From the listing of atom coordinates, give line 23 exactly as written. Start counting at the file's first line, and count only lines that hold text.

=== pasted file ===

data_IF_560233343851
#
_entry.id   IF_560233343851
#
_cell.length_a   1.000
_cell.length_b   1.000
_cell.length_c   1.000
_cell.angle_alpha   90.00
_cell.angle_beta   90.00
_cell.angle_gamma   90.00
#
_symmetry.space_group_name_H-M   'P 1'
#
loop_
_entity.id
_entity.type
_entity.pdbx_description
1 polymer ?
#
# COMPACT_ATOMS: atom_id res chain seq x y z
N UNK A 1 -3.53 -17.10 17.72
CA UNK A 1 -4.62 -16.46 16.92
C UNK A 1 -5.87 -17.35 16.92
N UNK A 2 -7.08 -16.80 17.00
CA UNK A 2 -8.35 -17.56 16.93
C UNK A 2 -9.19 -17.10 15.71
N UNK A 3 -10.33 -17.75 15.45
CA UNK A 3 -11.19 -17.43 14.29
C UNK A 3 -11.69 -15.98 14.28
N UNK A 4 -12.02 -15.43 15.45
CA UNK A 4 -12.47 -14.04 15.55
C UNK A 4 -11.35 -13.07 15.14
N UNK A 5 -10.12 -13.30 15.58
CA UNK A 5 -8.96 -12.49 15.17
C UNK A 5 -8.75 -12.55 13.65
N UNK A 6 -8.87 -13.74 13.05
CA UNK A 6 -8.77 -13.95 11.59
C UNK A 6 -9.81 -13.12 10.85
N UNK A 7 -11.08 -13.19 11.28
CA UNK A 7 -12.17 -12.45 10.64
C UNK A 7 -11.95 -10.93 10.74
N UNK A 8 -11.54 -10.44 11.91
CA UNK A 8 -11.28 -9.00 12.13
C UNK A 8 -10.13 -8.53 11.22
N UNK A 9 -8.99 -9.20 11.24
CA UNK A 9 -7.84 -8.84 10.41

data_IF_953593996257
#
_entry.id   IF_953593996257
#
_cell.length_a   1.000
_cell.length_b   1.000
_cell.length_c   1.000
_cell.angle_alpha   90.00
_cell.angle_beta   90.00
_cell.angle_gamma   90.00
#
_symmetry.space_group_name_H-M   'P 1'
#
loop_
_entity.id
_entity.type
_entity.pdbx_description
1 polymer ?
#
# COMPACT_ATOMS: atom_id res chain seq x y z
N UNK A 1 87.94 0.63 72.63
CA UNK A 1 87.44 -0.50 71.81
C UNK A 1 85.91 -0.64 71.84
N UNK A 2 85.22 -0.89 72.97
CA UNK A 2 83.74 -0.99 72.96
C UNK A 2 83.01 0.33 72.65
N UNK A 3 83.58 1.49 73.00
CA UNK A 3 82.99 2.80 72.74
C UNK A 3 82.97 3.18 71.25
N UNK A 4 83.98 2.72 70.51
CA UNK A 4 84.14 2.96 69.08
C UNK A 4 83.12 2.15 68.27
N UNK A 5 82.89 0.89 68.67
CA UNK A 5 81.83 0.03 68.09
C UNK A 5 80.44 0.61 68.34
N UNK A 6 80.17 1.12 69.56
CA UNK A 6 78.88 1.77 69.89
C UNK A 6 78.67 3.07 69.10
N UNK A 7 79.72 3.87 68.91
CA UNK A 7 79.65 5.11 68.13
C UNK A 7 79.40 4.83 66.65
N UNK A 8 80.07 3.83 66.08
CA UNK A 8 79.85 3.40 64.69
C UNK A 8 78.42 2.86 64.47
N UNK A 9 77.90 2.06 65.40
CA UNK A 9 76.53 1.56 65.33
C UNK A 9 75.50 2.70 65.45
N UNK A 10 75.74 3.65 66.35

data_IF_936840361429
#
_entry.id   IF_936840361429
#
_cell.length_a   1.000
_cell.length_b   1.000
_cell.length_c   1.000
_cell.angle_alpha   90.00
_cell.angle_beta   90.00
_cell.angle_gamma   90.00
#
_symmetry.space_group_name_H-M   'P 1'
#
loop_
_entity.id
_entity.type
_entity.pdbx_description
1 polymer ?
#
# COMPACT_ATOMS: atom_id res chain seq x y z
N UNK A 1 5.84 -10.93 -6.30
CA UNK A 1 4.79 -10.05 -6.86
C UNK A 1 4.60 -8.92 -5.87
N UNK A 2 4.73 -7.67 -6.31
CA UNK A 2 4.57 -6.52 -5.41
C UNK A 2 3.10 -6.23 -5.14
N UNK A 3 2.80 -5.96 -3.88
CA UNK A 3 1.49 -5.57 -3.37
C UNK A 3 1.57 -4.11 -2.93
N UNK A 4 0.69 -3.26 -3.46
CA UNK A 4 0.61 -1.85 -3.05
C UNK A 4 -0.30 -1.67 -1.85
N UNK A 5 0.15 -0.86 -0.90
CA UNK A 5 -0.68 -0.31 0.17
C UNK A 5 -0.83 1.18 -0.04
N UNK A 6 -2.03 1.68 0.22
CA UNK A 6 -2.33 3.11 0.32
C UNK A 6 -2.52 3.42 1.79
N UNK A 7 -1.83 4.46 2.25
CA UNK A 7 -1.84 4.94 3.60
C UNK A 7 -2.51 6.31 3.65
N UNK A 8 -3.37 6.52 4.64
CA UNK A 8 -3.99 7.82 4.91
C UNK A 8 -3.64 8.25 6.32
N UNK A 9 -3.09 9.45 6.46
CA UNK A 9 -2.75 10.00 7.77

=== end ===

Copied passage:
C UNK A 1 -5.87 -17.35 16.92